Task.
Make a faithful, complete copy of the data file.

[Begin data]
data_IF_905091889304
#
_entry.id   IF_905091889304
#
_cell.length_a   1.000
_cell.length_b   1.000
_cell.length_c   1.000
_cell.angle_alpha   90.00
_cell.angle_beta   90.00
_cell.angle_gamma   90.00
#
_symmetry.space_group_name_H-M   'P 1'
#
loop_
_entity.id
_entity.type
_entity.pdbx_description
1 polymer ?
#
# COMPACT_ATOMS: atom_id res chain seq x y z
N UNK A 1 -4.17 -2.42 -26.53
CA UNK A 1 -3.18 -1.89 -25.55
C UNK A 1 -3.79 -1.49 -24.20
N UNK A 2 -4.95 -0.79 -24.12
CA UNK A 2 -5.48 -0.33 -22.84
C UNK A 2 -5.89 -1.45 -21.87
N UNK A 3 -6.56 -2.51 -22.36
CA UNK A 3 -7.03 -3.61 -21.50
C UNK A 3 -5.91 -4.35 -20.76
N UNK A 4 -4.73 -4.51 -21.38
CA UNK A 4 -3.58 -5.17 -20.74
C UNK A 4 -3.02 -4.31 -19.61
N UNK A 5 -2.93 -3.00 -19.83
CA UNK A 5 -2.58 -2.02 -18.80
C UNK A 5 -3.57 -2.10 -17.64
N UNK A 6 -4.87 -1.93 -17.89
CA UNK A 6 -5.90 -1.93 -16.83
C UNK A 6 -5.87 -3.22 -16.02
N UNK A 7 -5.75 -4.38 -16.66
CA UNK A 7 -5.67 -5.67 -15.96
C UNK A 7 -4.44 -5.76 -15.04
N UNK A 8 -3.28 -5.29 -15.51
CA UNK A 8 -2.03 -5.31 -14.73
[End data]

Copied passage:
data_IF_905091889304
#
_entry.id   IF_905091889304
#
_cell.length_a   1.000
_cell.length_b   1.000
_cell.length_c   1.000
_cell.angle_alpha   90.00
_cell.angle_beta   90.00
_cell.angle_gamma   90.00
#
_symmetry.space_group_name_H-M   'P 1'
#
loop_
_entity.id
_entity.type
_entity.pdbx_description
1 polymer ?
#
# COMPACT_ATOMS: atom_id res chain seq x y z
N UNK A 1 -4.17 -2.42 -26.53
CA UNK A 1 -3.18 -1.89 -25.55
C UNK A 1 -3.79 -1.49 -24.20
N UNK A 2 -4.95 -0.79 -24.12
CA UNK A 2 -5.48 -0.33 -22.84
C UNK A 2 -5.89 -1.45 -21.87
N UNK A 3 -6.56 -2.51 -22.36
CA UNK A 3 -7.03 -3.61 -21.50
C UNK A 3 -5.91 -4.35 -20.76
N UNK A 4 -4.73 -4.51 -21.38
CA UNK A 4 -3.58 -5.17 -20.74
C UNK A 4 -3.02 -4.31 -19.61
N UNK A 5 -2.93 -3.00 -19.83
CA UNK A 5 -2.58 -2.02 -18.80
C UNK A 5 -3.57 -2.10 -17.64
N UNK A 6 -4.87 -1.93 -17.89
CA UNK A 6 -5.90 -1.93 -16.83
C UNK A 6 -5.87 -3.22 -16.02
N UNK A 7 -5.75 -4.38 -16.66
CA UNK A 7 -5.67 -5.67 -15.96
C UNK A 7 -4.44 -5.76 -15.04
N UNK A 8 -3.28 -5.29 -15.51
CA UNK A 8 -2.03 -5.31 -14.73